Bradley’s Flavia de Luce novels continue with ‘As Chimney Sweepers Come to Dust’
First Posted: 2/9/2015
If you’re a fan of period mysteries and have never heard of Alan Bradley’s delightful Flavia de Luce novels, do yourself a favor and pick up “The Sweetness at the Bottom of the Pie,” the first in the series. Flavia is an eleven year old girl living in her crumbling ancestral home in the English countryside in 1950. She has two cruel older sisters, a distant father and a (presumed) dead mother, who went missing when she was only a baby. Left to her own devices much of the time, Flavia has developed a keen love of chemistry, particularly the creation of poisons. She also frequently stumbles into mysteries and, by the age of twelve, has seen more dead bodies than most detectives. Flavia typically solves her mystery before the police do, which doesn’t exactly endear her with them.
Flavia is headstrong, brilliant and enthusiastic. Of her three sisters, she is the most like her mother, a fact which defined her destiny at the end of the last book. Up until this point, the series took place in Flavia’s home, Buckshaw, in the town of Bishop’s Lacey. Riddled with quirky characters, the town became a familiar and welcoming place to visit with each new novel. However, Flavia was always meant for something bigger than her tiny English village. In the last novel, “The Dead in their Vaulted Arches,” she learns that her mother was involved in an organization of spies (possibly…the exact purpose of the group is still murky to both Flavia and the audience) and Flavia is expected to take her place among their number when she is older.
Even though this is the seventh book in the series, Bradley’s mysteries are still as engaging as ever. To some extent, the series has gotten a reboot. Flavia was removed from her familiar life in Bishop’s Lacey and sent overseas to Miss Bodycote’s Female Academy, a school which secretly trains some of their students to be spies (maybe?). Flavia isn’t even at the Academy for one night before a decapitated, charred skeleton falls out of her fireplace. This sets the stage for a hunt for the identity of the victim which ends up tying in with the mysterious disappearance of some of Flavia’s new classmates.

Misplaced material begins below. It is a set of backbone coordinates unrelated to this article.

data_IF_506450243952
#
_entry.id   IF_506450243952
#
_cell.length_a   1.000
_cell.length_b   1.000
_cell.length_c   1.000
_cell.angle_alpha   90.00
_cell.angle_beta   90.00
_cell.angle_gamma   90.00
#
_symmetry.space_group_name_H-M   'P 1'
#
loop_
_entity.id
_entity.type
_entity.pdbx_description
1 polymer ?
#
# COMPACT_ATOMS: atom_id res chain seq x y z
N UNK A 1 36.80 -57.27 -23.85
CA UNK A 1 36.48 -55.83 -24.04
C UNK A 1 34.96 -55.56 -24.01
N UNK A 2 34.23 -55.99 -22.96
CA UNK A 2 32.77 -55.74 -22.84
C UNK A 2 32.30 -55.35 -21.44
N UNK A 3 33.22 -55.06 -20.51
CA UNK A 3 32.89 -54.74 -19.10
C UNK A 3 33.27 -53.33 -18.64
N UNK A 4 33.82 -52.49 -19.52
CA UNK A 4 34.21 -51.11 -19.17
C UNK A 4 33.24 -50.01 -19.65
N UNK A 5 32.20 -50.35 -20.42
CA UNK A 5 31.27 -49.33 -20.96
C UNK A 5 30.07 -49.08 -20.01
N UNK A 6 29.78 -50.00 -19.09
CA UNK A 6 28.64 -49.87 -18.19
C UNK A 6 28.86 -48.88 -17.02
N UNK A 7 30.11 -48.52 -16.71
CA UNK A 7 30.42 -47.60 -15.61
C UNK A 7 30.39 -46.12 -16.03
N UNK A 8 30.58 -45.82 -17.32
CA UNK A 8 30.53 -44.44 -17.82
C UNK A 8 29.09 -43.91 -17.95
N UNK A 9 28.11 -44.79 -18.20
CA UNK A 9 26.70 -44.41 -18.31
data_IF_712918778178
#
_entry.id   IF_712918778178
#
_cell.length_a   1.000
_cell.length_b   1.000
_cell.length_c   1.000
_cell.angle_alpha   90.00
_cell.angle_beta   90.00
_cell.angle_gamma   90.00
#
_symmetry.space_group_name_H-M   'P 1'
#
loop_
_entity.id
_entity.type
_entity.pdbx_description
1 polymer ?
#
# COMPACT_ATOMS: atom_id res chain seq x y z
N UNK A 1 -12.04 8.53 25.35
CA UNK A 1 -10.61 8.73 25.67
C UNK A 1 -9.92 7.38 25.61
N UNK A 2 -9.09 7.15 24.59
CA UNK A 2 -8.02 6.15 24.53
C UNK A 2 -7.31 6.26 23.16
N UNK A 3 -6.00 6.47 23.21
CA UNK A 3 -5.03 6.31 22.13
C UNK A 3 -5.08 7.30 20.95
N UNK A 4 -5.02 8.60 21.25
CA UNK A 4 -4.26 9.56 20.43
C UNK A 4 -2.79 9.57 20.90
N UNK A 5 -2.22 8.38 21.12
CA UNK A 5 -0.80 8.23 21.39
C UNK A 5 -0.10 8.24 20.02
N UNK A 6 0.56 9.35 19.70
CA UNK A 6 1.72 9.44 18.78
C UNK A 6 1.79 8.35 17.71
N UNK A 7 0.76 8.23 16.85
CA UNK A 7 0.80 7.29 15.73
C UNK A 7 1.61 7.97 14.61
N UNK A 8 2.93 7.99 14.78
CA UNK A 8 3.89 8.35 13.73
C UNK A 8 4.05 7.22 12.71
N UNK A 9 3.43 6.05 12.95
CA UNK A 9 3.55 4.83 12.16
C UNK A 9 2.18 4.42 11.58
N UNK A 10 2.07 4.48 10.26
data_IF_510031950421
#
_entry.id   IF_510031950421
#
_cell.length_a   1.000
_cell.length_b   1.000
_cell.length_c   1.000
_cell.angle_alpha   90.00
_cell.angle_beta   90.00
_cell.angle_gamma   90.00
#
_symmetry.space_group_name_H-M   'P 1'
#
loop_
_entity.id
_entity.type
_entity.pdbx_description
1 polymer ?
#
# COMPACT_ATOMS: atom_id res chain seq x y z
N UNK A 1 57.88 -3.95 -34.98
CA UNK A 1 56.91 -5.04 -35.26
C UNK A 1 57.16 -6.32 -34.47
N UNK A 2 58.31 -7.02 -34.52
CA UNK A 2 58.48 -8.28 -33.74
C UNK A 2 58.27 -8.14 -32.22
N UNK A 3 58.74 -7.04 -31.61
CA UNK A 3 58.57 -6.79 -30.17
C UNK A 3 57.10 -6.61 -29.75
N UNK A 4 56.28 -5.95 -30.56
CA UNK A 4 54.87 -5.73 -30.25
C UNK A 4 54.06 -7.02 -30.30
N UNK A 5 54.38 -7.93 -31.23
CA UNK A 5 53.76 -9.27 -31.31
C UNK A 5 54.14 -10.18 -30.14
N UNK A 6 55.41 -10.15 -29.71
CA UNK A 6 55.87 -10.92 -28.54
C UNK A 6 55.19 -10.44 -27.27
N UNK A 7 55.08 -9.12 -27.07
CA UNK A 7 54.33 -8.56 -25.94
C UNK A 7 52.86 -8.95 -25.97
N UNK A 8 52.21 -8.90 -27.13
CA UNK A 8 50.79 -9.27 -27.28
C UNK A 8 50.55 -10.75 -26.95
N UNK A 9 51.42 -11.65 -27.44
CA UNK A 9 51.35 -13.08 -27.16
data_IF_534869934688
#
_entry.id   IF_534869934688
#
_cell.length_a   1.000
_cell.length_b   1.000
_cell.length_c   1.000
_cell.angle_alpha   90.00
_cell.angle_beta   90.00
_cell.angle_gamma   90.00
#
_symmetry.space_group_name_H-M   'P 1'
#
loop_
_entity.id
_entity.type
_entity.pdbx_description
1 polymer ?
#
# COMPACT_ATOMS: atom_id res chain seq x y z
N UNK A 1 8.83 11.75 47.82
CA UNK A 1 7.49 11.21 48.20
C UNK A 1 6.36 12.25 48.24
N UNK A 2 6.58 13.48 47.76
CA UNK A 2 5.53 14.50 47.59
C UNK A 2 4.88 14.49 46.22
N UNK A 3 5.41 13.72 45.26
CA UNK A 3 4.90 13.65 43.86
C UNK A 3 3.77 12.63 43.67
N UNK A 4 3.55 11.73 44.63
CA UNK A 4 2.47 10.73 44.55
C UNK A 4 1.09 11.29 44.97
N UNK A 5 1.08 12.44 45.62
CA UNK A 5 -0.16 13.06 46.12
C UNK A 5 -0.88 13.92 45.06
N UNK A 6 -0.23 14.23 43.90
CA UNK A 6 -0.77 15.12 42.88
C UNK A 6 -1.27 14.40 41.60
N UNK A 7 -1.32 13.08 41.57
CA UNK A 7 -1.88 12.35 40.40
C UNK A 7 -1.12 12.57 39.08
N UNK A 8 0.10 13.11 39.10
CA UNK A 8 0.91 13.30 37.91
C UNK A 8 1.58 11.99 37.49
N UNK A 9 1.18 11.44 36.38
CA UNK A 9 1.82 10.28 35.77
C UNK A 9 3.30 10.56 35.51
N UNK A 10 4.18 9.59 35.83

Flavia may be a hard sell for some readers. She’s a little girl but this is definitely an adult series. Personally, I find Flavia to be absolutely charming. She’s smart as a whip, often comes off as older than she actually is but never lets the reader forget that she can be a bratty twelve year old. As a mystery loving Anglophile, I’m probably the target audience for this series. Bradley’s old-fashioned stories harken back to Agatha Christie’s best works, mixed with a dash of Eloise’s precociousness. The prose can meander at times, especially when Flavia goes on a long tangent about chemistry (I am definitely not a scientist nor particularly interested in chemistry) so sometimes I find myself skimming passages to get to the actual plot.
The most maddening (but certainly not negative) element of the series is the larger mystery: what is Flavia’s destiny? What is she being trained for? Who exactly is the group her mother worked for? Long time readers might be frustrated by the lack of answers in this latest novel. As with each previous book, the central plot’s mystery is solved by the end; however, the bigger questions are advanced and added to, but not answered.
In short, Flavia may be an unconventional protagonist but as a character she is clever, funny and utterly unstoppable, much like author Alan Bradley. “As Chimney Sweepers Come to Dust” was an excellent addition to the series and I look forward to reading the eighth novel next year!
P.S. Alan Bradley…if you’re reading this…answers next year please…just one…a little one…you can e-mail me!